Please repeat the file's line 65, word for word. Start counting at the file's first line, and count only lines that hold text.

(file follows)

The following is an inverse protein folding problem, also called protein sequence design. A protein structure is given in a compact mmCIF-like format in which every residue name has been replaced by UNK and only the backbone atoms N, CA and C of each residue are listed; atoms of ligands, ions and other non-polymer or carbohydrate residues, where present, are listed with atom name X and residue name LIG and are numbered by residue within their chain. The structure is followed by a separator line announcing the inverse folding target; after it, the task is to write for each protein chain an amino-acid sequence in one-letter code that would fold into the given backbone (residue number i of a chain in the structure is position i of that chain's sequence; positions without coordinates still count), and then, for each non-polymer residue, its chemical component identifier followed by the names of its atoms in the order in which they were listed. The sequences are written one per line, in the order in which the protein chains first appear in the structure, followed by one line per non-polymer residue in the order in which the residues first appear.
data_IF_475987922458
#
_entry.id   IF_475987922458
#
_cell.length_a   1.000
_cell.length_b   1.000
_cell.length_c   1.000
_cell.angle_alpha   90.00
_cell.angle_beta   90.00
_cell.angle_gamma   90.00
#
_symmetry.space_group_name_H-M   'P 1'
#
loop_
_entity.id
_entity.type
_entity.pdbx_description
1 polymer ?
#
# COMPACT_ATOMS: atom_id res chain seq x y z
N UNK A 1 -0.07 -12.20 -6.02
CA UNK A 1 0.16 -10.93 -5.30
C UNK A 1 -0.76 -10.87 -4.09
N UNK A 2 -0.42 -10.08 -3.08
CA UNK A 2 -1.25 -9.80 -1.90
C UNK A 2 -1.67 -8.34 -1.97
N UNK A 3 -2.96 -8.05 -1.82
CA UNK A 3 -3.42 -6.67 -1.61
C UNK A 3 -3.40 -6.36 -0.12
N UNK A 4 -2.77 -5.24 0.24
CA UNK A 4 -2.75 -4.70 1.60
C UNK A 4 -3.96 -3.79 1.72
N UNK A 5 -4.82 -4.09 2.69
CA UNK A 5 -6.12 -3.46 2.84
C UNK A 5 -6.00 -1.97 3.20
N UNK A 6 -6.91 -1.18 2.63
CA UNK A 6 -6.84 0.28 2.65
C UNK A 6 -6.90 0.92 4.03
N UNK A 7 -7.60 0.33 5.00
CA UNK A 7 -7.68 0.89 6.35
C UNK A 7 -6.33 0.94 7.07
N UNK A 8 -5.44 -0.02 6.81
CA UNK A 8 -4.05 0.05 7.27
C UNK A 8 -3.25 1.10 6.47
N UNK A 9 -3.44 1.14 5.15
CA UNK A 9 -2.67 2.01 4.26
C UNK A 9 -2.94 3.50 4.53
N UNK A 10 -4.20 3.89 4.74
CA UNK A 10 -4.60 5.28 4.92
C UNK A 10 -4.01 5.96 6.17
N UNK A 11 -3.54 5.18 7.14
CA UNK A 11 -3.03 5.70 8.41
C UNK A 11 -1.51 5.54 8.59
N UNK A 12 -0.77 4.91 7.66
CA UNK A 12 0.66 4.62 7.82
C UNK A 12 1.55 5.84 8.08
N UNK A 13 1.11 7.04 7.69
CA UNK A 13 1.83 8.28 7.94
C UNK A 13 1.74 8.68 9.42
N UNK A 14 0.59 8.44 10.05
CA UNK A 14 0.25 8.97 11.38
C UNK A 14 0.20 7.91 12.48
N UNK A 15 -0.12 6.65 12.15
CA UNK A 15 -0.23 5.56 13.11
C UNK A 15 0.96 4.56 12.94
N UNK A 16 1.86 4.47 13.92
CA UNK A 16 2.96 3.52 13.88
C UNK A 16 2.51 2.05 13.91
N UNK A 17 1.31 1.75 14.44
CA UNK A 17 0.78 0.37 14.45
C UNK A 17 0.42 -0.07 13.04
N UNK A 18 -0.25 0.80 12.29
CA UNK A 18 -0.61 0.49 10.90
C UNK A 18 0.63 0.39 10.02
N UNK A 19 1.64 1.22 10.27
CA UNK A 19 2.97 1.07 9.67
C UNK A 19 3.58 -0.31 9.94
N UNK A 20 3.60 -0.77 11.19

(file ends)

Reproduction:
CA UNK A 15 -0.23 5.56 13.11